When in England, many visit the city of Salisbury, 90 miles southwest of London. The majestic cathedral, small English countryside charm and nearby Stonehenge make it a popular must-see. But right outside of town there is a spot you shouldn’t miss. Old Sarum is the original Salisbury.
Salisbury never fails to captivate its visitors. Cobblestone streets and cozy cottages ooze old world charm. Arriving via morning train from London, we laid out our mission to the gentleman at the Tourist Bureau. He provided us with a map of the Circular Walk to Old Sarum and warned correctly that the path was not well marked.
The path, easy enough for sneakers and the moderately fit, winds through Salisbury, along the River Avon and through the Avon Valley Nature Reserve. Leaving the “city” behind, it is easy to imagine the original residents, going about their daily business. Built around 500 B.C., all that is left of Old Sarum are uncovered ruins. Designed as a hill fort, in its heyday, Sarum boasted a great cathedral, a royal castle and a good-sized city. The farther we walked the more reality began to slip away. One could almost imagine the original residents sowing seeds and tending their livestock. Don’t forget to turn around and look back at the spire of Salisbury Cathedral; it‘s the tallest one in England.
The path, fairly easy to follow out of town and into the Nature Reserve, curves around a field and back over the river. There nestled against the hill is a cozy neighborhood. Throughout its history, Sarum fell under the control of Celts, Romans, Saxons and Normans. William the Conqueror put Sarum on the ancient map for good around 1070 when he made it a center of operations, building the castle and cathedral. But, alas, the end of Sarum was drawing near.
Here, the walk gets a bit tricky, but since you can always see the hill, you know you are generally going in the right direction. Walking down the street, we saw an Old Sarum sign, directing us into a field. Two paths lie before us. The path straight up looked a bit more used, so we chose that one. But to paraphrase poet Robert Frost’s advice “always choose the road less traveled” would have served us better. We trudged up the field, past some horses that looked at us pitifully, but didn’t bother to clue us in on the error of our choice.
Trees obstructed our view as switchbacks led us up toward our destination. Coming around the side of the hill, the trees thinned out and we could see the entry gate. We could also see the “right” trail leading around the field to the entrance.
We continued along the rim, turning onto the road that led to the ruins. Unlike many historic sites, which are roped off, allowing for a distance view only, Old Sarum is free for the exploring. Walk along the outside wall that protected the castle; jump down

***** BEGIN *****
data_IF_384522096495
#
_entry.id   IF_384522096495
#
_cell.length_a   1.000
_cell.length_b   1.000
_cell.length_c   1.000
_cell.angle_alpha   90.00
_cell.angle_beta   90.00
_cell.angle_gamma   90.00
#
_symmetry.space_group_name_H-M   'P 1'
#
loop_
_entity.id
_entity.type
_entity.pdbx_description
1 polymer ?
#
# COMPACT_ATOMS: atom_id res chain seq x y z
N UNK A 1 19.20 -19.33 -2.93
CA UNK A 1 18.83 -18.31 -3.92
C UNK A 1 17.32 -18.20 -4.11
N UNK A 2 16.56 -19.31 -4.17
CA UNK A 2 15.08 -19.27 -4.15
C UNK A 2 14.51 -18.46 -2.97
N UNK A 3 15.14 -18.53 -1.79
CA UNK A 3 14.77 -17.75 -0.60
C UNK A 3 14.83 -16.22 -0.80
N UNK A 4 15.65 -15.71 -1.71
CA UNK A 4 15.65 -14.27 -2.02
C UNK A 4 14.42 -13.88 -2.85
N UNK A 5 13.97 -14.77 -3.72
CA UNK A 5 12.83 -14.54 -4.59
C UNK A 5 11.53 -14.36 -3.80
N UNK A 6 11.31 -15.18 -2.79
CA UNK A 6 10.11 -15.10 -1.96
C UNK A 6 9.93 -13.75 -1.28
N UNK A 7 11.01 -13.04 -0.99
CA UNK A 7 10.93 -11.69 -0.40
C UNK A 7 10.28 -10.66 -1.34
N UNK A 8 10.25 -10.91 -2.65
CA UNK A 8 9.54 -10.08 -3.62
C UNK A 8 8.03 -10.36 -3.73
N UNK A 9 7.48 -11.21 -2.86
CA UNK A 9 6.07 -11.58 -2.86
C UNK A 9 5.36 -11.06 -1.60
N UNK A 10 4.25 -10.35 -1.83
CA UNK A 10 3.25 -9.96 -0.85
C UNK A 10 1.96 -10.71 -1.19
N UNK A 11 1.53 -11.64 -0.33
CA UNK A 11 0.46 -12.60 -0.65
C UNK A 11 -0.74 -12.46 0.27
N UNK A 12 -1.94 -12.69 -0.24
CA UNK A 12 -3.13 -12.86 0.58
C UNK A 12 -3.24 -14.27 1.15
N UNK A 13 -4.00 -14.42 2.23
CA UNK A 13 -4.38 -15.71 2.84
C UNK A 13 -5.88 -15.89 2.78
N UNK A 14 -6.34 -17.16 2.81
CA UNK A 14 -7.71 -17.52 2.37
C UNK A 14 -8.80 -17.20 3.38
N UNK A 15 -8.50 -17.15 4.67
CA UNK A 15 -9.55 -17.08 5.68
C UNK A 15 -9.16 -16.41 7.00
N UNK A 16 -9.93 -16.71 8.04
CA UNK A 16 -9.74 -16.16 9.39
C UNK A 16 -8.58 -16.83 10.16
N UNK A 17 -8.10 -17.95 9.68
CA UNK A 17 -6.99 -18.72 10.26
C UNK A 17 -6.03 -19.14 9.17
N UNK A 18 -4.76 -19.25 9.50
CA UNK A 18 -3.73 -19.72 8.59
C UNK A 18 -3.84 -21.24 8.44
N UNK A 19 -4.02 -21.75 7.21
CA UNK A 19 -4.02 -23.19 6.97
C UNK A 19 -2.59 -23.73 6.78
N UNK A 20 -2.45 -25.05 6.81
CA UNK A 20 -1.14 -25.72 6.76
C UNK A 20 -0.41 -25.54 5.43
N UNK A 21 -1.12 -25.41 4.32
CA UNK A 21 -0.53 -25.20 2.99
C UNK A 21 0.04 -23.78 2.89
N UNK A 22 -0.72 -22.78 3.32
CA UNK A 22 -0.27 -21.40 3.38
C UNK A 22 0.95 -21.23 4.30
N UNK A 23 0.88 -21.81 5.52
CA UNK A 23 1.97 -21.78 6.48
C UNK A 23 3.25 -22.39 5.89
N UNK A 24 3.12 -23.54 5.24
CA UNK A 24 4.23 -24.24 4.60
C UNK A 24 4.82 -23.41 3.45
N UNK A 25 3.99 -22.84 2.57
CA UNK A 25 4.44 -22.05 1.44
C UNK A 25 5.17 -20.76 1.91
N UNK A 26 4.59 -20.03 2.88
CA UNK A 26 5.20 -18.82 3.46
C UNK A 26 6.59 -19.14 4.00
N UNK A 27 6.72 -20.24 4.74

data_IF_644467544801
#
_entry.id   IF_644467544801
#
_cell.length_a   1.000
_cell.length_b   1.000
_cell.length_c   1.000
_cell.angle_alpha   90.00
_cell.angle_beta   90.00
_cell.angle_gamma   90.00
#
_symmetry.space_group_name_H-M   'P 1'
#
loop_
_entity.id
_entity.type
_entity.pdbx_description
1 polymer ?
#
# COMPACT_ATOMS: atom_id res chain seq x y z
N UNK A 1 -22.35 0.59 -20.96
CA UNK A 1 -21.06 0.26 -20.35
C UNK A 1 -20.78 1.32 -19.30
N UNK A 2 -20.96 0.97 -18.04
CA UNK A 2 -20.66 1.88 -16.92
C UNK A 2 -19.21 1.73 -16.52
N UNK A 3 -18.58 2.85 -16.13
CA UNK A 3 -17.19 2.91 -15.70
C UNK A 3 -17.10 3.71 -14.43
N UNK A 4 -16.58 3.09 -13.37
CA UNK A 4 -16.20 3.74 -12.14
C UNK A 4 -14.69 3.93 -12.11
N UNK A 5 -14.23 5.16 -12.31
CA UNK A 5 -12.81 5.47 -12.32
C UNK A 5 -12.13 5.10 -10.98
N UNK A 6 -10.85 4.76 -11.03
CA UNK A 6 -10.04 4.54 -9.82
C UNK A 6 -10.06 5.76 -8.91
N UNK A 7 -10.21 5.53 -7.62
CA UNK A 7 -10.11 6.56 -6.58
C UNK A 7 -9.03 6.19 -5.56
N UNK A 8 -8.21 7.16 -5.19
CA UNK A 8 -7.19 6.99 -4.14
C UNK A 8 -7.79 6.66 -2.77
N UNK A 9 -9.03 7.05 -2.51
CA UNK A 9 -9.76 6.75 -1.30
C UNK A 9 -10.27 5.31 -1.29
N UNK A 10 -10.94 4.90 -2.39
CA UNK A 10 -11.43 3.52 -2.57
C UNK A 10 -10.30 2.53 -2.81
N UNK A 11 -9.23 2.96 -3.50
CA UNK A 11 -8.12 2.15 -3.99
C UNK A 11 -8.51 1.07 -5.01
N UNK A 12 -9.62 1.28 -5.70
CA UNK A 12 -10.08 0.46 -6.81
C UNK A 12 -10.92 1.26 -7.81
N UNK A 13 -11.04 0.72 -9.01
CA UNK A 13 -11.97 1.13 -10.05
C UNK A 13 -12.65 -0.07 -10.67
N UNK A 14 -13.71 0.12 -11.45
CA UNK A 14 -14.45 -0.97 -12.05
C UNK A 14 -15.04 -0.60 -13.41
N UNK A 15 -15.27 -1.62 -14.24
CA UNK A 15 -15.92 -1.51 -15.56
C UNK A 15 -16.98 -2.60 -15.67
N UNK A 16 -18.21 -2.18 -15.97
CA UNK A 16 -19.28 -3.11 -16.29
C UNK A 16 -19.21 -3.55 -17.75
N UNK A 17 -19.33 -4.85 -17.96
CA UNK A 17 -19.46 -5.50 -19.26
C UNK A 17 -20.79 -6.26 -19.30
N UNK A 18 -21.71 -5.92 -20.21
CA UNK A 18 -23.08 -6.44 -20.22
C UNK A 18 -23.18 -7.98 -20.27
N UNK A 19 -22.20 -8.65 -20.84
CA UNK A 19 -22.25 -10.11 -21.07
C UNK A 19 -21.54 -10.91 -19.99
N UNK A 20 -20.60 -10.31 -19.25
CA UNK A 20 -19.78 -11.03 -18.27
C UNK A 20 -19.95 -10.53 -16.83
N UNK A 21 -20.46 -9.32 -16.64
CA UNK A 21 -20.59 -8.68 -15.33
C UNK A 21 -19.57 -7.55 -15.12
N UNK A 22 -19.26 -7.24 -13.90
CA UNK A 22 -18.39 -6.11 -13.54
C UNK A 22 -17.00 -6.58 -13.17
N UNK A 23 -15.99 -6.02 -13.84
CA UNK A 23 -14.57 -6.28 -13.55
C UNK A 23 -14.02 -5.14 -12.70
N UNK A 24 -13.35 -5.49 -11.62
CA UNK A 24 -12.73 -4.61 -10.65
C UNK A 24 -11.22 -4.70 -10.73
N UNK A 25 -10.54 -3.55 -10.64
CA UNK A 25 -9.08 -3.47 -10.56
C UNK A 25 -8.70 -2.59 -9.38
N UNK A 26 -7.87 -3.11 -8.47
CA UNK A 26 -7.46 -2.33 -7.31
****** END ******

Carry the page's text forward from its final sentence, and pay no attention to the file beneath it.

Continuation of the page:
into the servant’s kitchen; discover the king’s sleeping quarters. Looking down, you can see the outline of the cathedral. But don’t forget to look up and out. Being on top of a hill, you have a bird’s eye view of the surrounding area. A ruined castle wall to perch on and a beautiful view, what more could one ask for from the English countryside?
This being January in England, (definitely not the tourist high season!) we had the place to ourselves. In Old Sarum, the lone employee was probably shocked awake by our arrival. Guidebooks tend to describe Old Sarum as being “wind-swept,” “remote,” “bleak” or “parched.” After a while, I began to feel quite wind swept, however I was still enjoying the remoteness.
Cramped quarters, high winds and difficulty in obtaining water soon led the residents to move to the river, thus establishing Salisbury in the 13 th century. The Bishop ordered the building of a new Cathedral, arranged the streets into a grid, rerouted the river, and designed a new market town. This marked the beginning of the end for Sarum, whose cathedral was torn down so its stones could be used to build the new cathedral. Sarum was the little hill fort that wouldn’t die, surrendering its castle to be used as the local jail and lasting in one depleted form or another for two more centuries.
I was still three centuries back, watching over my sheep and darning my dresses when true reality began to sink in. Time, which had stood still, was moving again, bringing with it a train schedule, urging us back to present day. My time in the 11 th century had ended.
In 1913, an archeological project of the Society of Antiquaries of London uncovered the remains of the castle and cathedral. Some of the archeologists’ finds can be seen at the Salisbury and South Wilts Museum. Old Sarum is now under control of the English Heritage, the government body created to care for more than 400 of the country’s historical sites.
“This is an ideal place to visit,” shares Peter Mitchell, Senior Custodian for Old Sarum. “Apart from the human history, there is a wealth of natural history with gorgeous walks and equally gorgeous views on all sides.”
Located only two miles north of Salisbury, this is a fun place to stop and enjoy the view. Adult admission is 2.50 pounds, with discounts given for seniors and students. Child admission is 1.90 pounds.
Old Sarum is open year round, and sees around 75,000 visitors a year. Best times to visit are the warmer months; bring a blanket and enjoy a picnic on the grounds. Some summer weekends, Old Sarum hosts various historical pageants. Visit the English Heritage website at www.english-heritage.org.uk for specific dates and times.